J Street’s Big Unforced Error

The New York Times today reports on casino mogul and probable-foreign-government-briber Sheldon Adelson’s latest attempt to get his buddy Mitt Romney elected president: $6.5 million dollars to the Republican Jewish Coalition to get more Jews to vote for Romney.  Whatever.  We’ll see.

But it might just work if J Street President Jeremy Ben-Ami, whom I have a lot of respect for, keeps making verbal gaffes like this:

Jeremy Ben-Ami, the president of J Street, a Jewish lobbying group in Washington that favors Democratic candidates, said the effort by Mr. Adelson and the Republican Jewish Coalition would fall short.

“Every single number indicates there is simply no such thing as a Jewish problem for the president,” Mr. Ben-Ami said. “The people who vote only on Israel didn’t vote for Obama last time and know who they are voting for already.”

That is exactly wrong.  If you care about Israel and only about Israel, then your candidate is Barack Obama, and it isn’t a close question.

Romney, like most conservatives nowadays, is an anti-Zionist.  He supports continued Israeli settlement building in the West Bank and rejects a two-state solution.  That course effectively means that Israel will have a non-Jewish majority, thereby causing the destruction of Zionism, or the death of Israeli democracy, or both.  (Note, of course, that if Israel ceases to be a democracy, then it will have violated the Israeli Declaration of Independence, which defines the country as a “Jewish and democratic state.”).

Barack Obama wants Israel to be a Jewish state and to be a democracy.  Mitt Romney does not.  Thus, Barack Obama supports Israel, and Mitt Romney does not.  This isn’t complicated.


Author: Jonathan Zasloff

Jonathan Zasloff teaches Torts, Land Use, Environmental Law, Comparative Urban Planning Law, Legal History, and Public Policy Clinic - Land Use, the Environment and Local Government. He grew up and still lives in the San Fernando Valley, about which he remains immensely proud (to the mystification of his friends and colleagues). After graduating from Yale Law School, and while clerking for a federal appeals court judge in Boston, he decided to return to Los Angeles shortly after the January 1994 Northridge earthquake, reasoning that he would gladly risk tremors in order to avoid the average New England wind chill temperature of negative 55 degrees. Professor Zasloff has a keen interest in world politics; he holds a PhD in the history of American foreign policy from Harvard and an M.Phil. in International Relations from Cambridge University. Much of his recent work concerns the influence of lawyers and legalism in US external relations, and has published articles on these subjects in the New York University Law Review and the Yale Law Journal. More generally, his recent interests focus on the response of public institutions to social problems, and the role of ideology in framing policy responses. Professor Zasloff has long been active in state and local politics and policy. He recently co-authored an article discussing the relationship of Proposition 13 (California's landmark tax limitation initiative) and school finance reform, and served for several years as a senior policy advisor to the Speaker of California Assembly. His practice background reflects these interests: for two years, he represented welfare recipients attempting to obtain child care benefits and microbusinesses in low income areas. He then practiced for two more years at one of Los Angeles' leading public interest environmental and land use firms, challenging poorly planned development and working to expand the network of the city's urban park system. He currently serves as a member of the boards of the Santa Monica Mountains Conservancy (a state agency charged with purchasing and protecting open space), the Los Angeles Center for Law and Justice (the leading legal service firm for low-income clients in east Los Angeles), and Friends of Israel's Environment. Professor Zasloff's other major activity consists in explaining the Triangle Offense to his very patient wife, Kathy.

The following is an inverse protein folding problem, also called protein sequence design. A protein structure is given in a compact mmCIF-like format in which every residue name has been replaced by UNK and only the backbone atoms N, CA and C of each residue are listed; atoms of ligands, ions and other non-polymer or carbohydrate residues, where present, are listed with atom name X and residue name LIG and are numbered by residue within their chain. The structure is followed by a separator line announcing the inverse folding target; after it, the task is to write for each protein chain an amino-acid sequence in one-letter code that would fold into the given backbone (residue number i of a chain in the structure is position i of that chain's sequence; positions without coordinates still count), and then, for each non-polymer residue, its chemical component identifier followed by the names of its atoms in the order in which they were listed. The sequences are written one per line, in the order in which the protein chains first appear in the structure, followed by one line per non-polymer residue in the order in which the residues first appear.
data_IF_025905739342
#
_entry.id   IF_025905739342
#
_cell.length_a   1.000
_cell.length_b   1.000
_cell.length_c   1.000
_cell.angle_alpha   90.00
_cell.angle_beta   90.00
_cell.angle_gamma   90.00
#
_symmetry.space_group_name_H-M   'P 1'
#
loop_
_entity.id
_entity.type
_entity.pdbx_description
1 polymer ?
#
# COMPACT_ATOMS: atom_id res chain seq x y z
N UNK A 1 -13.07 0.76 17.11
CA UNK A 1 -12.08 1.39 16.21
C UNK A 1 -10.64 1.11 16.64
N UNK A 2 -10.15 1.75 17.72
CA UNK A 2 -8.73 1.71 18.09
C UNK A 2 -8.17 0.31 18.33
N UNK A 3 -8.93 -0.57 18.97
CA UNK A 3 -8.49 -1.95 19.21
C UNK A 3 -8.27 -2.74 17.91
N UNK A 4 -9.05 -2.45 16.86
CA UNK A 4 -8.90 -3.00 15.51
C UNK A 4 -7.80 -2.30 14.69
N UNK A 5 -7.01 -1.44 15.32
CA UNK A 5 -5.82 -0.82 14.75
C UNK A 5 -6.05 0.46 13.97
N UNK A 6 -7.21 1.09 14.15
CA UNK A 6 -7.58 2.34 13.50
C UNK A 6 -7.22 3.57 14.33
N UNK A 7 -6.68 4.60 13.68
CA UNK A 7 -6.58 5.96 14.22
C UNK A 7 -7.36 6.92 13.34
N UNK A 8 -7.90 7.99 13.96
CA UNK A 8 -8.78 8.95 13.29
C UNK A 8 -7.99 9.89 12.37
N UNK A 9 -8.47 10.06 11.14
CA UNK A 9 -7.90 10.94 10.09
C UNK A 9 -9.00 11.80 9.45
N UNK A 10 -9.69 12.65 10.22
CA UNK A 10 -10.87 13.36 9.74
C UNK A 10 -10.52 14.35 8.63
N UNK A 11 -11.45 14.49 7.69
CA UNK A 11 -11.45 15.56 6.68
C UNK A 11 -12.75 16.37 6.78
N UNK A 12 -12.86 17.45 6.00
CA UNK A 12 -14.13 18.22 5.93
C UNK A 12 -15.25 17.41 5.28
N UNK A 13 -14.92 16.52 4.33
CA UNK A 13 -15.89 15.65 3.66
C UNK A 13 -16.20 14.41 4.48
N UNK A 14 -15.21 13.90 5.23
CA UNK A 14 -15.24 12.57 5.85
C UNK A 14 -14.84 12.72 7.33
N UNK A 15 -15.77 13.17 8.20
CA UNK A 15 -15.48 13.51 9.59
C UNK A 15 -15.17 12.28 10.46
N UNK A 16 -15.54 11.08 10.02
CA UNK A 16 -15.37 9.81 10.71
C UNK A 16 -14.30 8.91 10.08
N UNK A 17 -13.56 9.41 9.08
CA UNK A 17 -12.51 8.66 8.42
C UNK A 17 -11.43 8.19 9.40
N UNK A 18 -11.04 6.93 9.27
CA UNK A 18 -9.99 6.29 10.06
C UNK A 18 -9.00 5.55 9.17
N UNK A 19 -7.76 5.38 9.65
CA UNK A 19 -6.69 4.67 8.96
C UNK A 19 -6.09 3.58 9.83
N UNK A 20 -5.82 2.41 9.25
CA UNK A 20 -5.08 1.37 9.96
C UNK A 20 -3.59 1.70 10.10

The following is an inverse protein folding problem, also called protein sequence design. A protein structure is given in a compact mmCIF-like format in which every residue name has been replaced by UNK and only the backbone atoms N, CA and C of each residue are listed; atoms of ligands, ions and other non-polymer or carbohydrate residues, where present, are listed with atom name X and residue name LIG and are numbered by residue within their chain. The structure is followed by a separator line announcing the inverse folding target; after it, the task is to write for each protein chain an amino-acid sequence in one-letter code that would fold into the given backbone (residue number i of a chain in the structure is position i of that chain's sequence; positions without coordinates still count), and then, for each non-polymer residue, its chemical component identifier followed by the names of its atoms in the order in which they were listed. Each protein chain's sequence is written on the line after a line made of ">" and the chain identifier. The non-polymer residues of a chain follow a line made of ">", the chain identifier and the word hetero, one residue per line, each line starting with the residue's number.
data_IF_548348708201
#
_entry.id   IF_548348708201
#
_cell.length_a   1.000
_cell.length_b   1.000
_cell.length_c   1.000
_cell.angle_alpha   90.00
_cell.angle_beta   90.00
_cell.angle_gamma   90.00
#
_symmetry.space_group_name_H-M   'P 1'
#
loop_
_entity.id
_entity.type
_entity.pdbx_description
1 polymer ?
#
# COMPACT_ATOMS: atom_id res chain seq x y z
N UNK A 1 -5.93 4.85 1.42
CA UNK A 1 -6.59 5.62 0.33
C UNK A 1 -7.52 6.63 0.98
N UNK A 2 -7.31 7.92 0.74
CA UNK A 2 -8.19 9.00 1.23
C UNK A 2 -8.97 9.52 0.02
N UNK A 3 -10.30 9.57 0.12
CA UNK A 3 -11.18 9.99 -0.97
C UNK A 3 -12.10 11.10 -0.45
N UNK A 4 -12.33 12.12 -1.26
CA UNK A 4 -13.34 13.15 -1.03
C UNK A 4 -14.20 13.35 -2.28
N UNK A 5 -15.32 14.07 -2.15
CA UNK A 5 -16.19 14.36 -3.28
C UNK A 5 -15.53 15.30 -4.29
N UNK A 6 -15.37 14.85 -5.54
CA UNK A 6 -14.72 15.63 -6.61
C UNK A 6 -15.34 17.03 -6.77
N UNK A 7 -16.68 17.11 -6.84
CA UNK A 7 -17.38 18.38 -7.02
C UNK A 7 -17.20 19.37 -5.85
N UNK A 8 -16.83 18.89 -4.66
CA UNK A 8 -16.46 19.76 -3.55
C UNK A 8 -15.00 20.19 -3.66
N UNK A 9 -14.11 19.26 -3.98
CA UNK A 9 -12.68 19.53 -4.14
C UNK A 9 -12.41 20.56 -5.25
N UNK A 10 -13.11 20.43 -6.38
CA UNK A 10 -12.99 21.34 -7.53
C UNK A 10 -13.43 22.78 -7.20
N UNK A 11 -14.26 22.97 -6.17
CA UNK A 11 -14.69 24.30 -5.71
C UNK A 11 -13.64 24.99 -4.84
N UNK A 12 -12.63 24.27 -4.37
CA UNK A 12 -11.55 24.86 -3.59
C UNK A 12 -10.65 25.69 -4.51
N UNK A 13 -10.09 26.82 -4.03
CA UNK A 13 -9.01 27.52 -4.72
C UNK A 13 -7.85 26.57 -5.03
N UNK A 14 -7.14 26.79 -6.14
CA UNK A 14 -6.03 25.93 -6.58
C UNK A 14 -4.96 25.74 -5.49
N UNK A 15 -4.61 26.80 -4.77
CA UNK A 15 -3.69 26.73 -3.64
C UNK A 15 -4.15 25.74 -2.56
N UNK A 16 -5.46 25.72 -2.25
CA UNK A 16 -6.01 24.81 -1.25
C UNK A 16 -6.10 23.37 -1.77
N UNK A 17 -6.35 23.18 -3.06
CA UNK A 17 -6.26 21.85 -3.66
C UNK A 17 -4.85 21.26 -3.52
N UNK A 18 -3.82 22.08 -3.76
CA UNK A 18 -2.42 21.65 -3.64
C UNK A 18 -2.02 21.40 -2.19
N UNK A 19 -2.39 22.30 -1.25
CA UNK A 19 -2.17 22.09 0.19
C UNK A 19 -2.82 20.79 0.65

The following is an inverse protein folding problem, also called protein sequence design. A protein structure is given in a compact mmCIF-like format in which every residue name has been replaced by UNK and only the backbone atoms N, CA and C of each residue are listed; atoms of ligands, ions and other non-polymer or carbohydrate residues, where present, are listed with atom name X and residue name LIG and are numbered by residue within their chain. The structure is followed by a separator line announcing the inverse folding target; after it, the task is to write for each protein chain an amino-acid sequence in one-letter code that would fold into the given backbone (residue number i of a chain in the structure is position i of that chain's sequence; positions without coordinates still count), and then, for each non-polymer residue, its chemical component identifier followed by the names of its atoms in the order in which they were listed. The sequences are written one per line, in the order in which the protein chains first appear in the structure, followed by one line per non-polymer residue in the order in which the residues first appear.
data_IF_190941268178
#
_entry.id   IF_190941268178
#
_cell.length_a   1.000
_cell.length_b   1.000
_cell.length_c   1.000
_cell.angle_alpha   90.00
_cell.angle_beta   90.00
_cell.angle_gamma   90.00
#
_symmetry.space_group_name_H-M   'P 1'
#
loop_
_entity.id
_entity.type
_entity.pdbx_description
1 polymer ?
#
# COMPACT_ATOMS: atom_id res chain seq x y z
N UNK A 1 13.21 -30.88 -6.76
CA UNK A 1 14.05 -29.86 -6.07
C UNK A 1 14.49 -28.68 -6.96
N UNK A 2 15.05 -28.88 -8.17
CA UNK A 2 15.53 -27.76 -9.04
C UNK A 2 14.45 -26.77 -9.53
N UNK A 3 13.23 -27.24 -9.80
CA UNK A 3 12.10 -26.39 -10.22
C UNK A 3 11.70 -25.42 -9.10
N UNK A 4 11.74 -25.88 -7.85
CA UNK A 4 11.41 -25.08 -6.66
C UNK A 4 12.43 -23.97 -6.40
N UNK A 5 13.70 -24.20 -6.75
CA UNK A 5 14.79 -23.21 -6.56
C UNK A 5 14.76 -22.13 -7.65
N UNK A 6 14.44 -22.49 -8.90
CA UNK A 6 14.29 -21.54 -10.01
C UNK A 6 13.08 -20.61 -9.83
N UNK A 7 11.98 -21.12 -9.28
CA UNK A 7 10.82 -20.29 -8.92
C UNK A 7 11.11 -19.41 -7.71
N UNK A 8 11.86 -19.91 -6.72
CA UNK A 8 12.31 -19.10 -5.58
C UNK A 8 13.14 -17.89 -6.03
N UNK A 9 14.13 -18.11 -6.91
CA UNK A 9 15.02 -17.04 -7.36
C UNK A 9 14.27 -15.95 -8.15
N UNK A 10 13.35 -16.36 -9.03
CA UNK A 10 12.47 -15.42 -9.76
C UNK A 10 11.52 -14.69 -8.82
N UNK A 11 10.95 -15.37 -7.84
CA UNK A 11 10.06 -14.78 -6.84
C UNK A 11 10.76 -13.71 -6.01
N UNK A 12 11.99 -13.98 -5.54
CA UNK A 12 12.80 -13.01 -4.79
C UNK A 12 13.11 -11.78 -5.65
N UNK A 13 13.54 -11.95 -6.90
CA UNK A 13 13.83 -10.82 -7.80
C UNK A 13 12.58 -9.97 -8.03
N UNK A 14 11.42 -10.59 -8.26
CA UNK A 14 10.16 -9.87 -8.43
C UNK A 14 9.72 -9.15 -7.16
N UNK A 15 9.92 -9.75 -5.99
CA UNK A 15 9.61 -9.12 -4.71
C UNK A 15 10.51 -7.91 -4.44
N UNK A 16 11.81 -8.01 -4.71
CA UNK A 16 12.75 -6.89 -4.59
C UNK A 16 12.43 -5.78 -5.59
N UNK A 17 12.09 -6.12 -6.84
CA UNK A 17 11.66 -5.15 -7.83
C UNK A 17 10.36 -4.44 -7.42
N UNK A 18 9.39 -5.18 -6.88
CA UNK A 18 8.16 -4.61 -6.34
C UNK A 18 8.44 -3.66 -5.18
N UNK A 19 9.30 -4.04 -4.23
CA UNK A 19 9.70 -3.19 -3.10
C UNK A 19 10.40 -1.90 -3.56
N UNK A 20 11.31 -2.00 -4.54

24 thoughts on “J Street’s Big Unforced Error”

  1. Jonathan conflates “is” with “ought.” I agree that Americans who care only about Israel should vote for Obama. But I predict that they will vote for Romney. People who care only about Israel are motivated by tribalism, just like any other person who cares only about any “x”. Tribalists seek tribalist solutions, which are only sometimes rational. Specifically, tribalist solutions are not particularly good for Israel, although they are excellent for Netanyahu’s political career.

    1. In short, tribalism makes you stupid. If you care only about your particular group — unless you’re a genius of enlightened self-interest, or have been smacked in the face a lot of times in just the right way — you will end up making choices that are really bad for your group in the long run.

      1. Perhaps “tunnel vision” and “stupidity” are not synonymous. “Tunnel vision” sometimes makes smart people choose unwisely.

  2. Exactly as ES says.